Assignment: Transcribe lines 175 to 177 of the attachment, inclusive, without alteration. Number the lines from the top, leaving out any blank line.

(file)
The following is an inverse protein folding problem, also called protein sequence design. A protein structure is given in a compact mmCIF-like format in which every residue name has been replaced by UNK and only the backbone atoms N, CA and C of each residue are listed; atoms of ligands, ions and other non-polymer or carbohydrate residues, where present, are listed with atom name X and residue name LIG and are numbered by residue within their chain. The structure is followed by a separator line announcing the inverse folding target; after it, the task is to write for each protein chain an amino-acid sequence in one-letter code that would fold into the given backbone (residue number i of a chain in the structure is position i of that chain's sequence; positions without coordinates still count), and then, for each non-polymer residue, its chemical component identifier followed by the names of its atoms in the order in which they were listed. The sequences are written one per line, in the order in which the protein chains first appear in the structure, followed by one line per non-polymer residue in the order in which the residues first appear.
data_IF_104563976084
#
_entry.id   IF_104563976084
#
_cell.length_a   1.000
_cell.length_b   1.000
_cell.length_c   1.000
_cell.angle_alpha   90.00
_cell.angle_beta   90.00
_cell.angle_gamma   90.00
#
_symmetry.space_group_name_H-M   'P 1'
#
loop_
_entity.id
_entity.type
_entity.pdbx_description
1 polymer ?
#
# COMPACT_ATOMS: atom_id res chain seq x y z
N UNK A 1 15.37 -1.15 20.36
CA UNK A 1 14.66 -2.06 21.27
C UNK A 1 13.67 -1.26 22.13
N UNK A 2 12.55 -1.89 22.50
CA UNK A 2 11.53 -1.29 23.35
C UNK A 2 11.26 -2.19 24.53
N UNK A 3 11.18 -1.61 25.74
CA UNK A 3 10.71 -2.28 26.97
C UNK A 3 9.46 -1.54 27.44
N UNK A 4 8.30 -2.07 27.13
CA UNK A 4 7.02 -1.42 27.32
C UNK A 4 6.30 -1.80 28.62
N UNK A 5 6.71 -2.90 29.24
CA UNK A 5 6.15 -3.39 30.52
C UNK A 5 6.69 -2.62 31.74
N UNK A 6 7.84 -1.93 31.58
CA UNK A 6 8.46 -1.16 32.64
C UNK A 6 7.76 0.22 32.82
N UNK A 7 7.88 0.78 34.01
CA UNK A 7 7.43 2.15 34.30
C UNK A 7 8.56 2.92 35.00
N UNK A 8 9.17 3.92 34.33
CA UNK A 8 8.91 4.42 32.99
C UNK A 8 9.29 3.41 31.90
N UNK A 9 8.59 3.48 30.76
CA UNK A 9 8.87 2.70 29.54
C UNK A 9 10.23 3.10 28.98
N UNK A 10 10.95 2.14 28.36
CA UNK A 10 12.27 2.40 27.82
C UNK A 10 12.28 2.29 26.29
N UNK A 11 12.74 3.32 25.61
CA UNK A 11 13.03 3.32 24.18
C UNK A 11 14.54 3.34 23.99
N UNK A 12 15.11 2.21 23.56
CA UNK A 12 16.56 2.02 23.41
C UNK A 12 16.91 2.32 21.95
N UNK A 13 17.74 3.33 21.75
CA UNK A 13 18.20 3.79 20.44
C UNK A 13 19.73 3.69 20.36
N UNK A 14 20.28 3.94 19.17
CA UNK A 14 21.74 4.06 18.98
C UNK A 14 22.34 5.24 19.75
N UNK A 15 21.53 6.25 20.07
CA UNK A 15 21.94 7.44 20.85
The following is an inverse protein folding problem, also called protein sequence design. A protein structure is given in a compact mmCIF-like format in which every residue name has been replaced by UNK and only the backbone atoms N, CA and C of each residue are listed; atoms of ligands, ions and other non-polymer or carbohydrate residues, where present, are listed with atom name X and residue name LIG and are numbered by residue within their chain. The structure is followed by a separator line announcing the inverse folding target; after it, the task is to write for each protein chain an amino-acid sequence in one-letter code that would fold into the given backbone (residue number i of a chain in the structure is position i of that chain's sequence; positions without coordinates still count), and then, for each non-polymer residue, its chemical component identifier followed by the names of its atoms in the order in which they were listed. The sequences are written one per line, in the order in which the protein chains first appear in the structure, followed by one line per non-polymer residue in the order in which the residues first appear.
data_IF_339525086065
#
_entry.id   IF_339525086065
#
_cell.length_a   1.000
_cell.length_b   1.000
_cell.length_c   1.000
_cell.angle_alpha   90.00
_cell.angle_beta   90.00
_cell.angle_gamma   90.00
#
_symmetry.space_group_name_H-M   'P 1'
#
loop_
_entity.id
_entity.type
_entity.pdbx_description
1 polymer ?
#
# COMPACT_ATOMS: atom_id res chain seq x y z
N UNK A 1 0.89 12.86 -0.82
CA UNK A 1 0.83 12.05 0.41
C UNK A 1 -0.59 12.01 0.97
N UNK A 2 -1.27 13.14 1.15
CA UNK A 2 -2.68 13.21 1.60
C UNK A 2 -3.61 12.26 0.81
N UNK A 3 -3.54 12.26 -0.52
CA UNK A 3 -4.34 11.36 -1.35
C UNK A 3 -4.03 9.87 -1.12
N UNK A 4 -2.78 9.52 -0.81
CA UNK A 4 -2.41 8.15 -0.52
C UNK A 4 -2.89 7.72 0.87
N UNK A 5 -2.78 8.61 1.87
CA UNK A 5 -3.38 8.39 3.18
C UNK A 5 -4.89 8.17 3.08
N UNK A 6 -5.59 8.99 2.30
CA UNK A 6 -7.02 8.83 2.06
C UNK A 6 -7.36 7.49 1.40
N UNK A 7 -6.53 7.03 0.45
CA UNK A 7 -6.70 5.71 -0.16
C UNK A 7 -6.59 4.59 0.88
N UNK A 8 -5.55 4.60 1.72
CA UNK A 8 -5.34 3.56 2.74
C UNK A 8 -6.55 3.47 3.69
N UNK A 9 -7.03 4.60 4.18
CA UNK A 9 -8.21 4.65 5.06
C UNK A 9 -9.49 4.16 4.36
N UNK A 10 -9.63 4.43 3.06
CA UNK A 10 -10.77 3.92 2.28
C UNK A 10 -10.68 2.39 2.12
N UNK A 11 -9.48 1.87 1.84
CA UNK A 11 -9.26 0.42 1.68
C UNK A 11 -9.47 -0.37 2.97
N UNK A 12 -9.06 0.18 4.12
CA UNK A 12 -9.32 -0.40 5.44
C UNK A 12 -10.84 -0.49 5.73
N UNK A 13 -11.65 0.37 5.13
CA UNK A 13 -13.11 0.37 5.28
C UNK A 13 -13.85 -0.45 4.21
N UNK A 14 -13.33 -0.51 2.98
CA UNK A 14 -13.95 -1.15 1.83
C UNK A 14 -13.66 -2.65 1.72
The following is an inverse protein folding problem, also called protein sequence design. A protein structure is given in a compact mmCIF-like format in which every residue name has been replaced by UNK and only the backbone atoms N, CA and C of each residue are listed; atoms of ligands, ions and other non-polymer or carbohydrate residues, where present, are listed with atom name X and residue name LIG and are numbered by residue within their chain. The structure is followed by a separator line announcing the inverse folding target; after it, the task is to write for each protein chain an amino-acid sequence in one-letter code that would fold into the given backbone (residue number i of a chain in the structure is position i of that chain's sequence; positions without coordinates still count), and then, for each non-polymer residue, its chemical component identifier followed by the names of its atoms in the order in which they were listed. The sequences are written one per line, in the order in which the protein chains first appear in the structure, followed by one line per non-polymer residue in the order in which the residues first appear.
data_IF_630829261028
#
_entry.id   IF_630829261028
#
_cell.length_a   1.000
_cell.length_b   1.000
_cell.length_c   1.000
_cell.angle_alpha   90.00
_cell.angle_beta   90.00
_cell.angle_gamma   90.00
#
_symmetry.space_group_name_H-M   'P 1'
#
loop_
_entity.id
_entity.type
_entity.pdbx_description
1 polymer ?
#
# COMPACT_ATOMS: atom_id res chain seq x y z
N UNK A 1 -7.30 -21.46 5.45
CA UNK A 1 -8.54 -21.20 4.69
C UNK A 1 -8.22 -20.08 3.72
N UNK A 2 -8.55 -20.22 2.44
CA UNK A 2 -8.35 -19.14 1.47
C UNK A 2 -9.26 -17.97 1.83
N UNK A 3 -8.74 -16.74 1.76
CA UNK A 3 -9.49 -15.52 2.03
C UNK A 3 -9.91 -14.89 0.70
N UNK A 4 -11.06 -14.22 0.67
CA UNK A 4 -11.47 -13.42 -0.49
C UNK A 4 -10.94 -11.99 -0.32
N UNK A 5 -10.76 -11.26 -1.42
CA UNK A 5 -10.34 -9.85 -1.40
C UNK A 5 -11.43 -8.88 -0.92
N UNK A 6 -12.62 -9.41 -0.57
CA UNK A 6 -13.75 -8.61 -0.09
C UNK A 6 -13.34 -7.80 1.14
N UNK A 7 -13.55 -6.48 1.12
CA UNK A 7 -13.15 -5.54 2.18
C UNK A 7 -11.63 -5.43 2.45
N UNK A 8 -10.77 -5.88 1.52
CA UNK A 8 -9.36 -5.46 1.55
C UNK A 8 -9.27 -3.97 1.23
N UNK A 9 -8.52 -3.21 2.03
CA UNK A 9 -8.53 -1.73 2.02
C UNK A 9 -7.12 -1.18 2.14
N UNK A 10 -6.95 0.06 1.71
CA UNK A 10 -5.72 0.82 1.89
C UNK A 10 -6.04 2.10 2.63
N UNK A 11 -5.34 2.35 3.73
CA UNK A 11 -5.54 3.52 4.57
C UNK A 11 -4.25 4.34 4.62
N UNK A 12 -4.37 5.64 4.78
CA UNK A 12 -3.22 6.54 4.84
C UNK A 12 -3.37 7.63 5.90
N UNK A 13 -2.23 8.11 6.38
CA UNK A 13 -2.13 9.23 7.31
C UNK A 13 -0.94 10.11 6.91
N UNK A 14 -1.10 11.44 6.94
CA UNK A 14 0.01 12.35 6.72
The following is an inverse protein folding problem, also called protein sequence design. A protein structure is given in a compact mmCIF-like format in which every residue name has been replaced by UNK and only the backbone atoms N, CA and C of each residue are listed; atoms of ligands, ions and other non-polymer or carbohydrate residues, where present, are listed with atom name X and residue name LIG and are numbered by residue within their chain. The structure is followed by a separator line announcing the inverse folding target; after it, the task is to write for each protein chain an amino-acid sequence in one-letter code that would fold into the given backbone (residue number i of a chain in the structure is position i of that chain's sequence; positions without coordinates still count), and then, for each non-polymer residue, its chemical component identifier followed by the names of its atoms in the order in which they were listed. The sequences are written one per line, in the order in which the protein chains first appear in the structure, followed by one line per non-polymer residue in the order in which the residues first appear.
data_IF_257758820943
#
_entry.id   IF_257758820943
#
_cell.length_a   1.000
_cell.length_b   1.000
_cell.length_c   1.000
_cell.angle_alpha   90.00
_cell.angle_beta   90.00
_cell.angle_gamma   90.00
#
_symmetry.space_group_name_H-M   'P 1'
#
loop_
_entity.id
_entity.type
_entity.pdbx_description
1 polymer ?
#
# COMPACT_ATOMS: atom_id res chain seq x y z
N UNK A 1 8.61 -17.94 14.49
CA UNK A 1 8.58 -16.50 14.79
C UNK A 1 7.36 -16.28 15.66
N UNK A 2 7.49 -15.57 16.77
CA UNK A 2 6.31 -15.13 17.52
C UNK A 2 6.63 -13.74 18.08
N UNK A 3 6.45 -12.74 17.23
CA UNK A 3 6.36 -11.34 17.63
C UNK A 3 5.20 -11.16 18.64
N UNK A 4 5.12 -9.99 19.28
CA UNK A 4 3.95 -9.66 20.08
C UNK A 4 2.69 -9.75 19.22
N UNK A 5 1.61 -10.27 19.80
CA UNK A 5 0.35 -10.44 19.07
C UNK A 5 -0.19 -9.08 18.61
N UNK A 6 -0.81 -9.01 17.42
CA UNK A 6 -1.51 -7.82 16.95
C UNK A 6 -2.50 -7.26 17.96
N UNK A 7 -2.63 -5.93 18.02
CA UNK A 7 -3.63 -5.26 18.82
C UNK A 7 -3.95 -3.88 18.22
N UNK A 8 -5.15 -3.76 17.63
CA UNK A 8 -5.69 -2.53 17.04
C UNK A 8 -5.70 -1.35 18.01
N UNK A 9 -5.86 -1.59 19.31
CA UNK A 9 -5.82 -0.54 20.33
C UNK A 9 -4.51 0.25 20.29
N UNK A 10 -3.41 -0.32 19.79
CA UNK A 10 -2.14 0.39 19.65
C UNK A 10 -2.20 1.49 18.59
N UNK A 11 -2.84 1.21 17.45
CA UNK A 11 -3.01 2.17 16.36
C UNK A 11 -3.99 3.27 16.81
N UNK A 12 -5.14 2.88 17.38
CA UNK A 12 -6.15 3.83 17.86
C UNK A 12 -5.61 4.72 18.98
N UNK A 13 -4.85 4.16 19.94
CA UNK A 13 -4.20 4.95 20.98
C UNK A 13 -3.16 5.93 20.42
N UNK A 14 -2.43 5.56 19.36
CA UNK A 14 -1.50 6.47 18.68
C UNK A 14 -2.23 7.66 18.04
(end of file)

CA UNK A 9 -8.53 -1.73 2.02
C UNK A 9 -7.12 -1.18 2.14
N UNK A 10 -6.95 0.06 1.71